The Phantoms of Breslau: An Eberhard Mock Investigation by Marek Krajewski and Danusia Stok
|The Phantoms of Breslau: An Eberhard Mock Investigation by Marek Krajewski and Danusia Stok|
|Category: Crime (Historical)|
|Reviewer: Louise Laurie|
|Summary: This is an accomplished and sophisticated crime novel with lashings of dark humour. The protagonist, Mock, is a complex and intelligent man - but he also has some unresolved personal issues which hamper his line of work.|
|Buy? Maybe||Borrow? Yes|
|Pages: 288||Date: July 2010|
|Publisher: Quercus Publishing plc|
Eberhard Mock (a name you would not easily forget) is a police Criminal Assistant. He's a single man still living at home with his father and leading a rather ordinary, uneventful life. Until, one day, four young men who are apparently sailors, are found dead. And Mock is asked by his superior to be part of the new murder commission. He accepts and from there on his life is one roller-coaster of events and emotions.
Mock is a man with an eventful past, however. And now he does not sleep well, his 'phantoms' generally prevent a decent night's sleep. He drinks far too much and has a penchant for flame-haired women. He is also endearingly honest and I took to him immediately. All of the action in this novel takes place in and around Breslau. The chapter headings are precise and to the point.
Right from the start the style of Krajewski is slick and very witty. For example, the conversation between a police officer and the pathologist in the 'four sailors' case goes like this: Were they homosexuals? to which the reply is An examination of their anuses does not support this theory. A simple yes or no is obviously far too dull. And as the plot develops there appears to be some sort of link between Mock and the murdered men. Mock is completely puzzled. He cannot for the life of him fathom it. You can almost feel him scratching his head in frustration. Moreover, the men have come to a very grizzly end. They'd been tortured and it's Mock's job to find out why.
And so his investigation picks up apace, usually in the lower establishments of Breslau, the tatty bars, the brothels. And here we meet some of Krajewski's eccentric characters who all add spice and a bit of mayhem to it all. Krajewski's writing style is wickedly witty but at the same time he's also adopted a rather traditional line in telling his story so there's lots of good, satisfying sentences in amongst the dialogue.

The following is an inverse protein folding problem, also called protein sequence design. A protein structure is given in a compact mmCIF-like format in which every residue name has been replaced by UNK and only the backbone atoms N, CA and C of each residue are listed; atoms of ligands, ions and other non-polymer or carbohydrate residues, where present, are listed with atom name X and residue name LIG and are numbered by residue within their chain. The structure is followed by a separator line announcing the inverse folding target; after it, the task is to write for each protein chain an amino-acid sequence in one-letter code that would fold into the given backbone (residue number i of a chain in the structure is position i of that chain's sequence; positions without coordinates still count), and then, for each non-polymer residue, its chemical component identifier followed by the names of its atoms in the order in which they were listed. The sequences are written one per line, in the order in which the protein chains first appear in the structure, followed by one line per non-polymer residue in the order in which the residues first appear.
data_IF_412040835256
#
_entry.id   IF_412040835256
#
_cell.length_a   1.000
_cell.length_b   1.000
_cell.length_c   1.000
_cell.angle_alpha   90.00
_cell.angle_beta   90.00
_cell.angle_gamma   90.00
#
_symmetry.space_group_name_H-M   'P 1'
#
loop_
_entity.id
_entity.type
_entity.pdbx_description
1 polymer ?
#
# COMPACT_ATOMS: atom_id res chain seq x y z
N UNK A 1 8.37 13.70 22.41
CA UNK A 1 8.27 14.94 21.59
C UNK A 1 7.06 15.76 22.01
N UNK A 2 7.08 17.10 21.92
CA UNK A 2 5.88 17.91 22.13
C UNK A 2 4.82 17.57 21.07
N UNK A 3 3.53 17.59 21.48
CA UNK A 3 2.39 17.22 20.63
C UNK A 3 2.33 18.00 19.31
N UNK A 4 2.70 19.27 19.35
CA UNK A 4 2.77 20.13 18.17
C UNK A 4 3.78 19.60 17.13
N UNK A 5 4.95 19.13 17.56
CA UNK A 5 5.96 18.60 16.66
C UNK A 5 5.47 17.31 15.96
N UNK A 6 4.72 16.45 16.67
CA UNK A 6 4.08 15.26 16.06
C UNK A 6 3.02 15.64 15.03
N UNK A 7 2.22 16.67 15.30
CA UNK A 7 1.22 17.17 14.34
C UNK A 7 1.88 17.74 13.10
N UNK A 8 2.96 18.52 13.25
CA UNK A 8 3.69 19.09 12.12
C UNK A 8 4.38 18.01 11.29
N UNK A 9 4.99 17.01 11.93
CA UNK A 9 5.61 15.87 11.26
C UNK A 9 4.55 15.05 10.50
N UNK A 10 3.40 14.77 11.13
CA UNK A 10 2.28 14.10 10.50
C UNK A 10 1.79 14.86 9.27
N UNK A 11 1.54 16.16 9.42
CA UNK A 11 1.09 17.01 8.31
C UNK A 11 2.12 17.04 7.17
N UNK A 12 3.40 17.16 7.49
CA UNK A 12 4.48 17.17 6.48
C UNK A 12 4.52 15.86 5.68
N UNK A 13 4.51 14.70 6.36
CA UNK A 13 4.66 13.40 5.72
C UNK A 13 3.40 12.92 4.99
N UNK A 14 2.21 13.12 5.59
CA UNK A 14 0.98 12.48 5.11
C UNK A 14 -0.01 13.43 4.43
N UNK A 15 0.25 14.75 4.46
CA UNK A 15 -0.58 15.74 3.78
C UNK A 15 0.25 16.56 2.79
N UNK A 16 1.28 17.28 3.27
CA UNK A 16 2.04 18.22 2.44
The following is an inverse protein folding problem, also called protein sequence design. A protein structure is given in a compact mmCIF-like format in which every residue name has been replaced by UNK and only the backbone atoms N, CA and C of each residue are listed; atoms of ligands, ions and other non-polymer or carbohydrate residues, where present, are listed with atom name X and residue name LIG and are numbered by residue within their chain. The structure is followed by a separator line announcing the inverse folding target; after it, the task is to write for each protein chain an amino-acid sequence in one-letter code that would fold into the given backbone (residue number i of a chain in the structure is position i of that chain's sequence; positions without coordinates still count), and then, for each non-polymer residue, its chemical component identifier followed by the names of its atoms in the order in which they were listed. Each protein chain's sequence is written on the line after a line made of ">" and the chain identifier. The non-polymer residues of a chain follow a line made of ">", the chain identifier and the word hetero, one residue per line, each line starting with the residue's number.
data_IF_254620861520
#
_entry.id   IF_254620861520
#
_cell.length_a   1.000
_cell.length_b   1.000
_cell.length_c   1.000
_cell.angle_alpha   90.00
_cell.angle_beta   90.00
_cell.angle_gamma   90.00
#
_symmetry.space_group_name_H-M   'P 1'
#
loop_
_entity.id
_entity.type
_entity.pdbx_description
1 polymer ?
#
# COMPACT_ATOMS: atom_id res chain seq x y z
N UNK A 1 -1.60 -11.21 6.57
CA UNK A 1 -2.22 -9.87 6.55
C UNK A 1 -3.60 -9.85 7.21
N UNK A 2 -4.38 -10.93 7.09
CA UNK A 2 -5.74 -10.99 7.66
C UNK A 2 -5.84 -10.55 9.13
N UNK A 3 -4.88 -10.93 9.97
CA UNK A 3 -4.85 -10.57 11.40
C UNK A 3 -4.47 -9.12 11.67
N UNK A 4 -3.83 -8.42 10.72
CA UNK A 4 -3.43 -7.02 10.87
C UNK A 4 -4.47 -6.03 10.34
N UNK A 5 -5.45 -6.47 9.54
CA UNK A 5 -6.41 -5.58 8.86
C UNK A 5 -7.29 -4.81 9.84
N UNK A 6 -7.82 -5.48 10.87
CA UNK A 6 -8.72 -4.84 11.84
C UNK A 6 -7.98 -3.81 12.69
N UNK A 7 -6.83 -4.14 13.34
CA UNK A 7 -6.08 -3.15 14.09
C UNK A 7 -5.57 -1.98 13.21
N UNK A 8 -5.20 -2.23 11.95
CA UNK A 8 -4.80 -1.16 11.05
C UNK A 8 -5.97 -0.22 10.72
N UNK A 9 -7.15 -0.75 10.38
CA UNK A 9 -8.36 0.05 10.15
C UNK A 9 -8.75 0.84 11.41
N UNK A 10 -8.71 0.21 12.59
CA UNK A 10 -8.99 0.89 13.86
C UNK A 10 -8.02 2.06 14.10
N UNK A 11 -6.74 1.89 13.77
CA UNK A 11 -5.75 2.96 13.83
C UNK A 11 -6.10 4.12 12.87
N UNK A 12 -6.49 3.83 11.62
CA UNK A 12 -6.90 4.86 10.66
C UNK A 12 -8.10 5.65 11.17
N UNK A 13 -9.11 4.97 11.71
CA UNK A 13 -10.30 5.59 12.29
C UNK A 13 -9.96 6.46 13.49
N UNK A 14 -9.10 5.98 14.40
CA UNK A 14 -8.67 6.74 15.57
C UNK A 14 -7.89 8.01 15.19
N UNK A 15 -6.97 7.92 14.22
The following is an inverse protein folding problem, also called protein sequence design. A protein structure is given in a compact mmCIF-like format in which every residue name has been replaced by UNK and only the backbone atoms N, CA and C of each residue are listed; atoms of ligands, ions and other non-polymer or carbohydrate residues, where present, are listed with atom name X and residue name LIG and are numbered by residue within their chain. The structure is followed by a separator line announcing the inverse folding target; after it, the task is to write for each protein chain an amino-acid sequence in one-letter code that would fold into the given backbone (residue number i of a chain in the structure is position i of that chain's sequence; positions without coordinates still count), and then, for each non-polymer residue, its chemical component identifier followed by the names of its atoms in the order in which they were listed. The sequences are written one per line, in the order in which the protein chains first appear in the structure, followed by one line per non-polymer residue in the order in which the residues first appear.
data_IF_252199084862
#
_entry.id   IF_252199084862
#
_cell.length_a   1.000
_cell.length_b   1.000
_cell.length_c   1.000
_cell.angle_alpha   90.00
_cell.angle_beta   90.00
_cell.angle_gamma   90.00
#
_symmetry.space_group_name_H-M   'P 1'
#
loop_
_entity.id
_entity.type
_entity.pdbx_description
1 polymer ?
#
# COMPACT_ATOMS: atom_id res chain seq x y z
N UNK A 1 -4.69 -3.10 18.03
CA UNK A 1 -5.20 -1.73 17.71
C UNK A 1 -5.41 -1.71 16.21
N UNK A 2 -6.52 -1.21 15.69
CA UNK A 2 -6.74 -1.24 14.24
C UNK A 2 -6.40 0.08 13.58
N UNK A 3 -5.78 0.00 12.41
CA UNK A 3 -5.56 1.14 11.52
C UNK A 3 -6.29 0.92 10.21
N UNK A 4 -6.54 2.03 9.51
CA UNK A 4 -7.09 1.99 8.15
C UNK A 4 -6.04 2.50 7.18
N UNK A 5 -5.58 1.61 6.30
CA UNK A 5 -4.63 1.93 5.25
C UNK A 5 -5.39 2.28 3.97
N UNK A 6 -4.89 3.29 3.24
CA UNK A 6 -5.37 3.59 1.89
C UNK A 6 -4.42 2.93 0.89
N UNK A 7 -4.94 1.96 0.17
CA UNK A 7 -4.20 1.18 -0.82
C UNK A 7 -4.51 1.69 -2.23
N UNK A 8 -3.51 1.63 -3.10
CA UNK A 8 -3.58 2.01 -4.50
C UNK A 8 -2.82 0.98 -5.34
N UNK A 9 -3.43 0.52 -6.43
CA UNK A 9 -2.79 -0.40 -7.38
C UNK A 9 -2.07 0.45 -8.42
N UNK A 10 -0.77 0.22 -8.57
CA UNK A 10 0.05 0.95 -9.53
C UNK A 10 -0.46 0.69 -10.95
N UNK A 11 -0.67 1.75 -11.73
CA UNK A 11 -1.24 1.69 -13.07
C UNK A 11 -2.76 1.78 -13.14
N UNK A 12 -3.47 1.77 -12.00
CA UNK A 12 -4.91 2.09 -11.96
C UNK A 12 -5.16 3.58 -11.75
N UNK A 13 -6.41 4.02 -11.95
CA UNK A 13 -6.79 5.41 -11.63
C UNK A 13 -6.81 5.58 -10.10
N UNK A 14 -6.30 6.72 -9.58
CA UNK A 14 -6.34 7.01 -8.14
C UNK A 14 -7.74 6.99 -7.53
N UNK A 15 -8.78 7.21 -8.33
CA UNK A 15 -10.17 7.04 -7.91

The author's background certainly comes over time and time again. Mock frequently gives Latin quotations and succinct phrases, straight from the classics. Mock comes over as an interesting character. The blurb on both front and back covers gives fulsome praise to this novel. My expectations were therefore high. And while I enjoyed the novel and liked it, I stopped short of loving it.
Mock's 'phantoms' constantly appear and get in the way. The people of Breslau were preparing for sleep. Only one man was preparing himself for a meeting with phantoms. They are described in detail and all I can say is - no wonder Mock drinks if only to try to dull his phantoms. It's a wonder he can operate during his working hours and carry out his job. But he is joyously unorthodox - he spends the odd night in a police cell, voluntarily, rather than trying to stagger home and risk waking his elderly father.
This is a period crime thriller. Lots of unpronounceable names (starting with the author) such as a place called Ursulinenstrasse and a character we meet now and again called, wait for it, Baroness Mathilde Von Brockenheium Und Bielau who add to the general atmosphere. Mock's 'phantoms' are explained towards the end of the novel. I found this a stylish and interesting read.
I'd like to thank the publishers for sending a copy to The Bookbag.
If this book appeals then you might also enjoy Fatherland by Robert Harris.
You can read more book reviews or buy The Phantoms of Breslau: An Eberhard Mock Investigation by Marek Krajewski and Danusia Stok at Amazon.co.uk.
You can read more book reviews or buy The Phantoms of Breslau: An Eberhard Mock Investigation by Marek Krajewski and Danusia Stok at Amazon.com.
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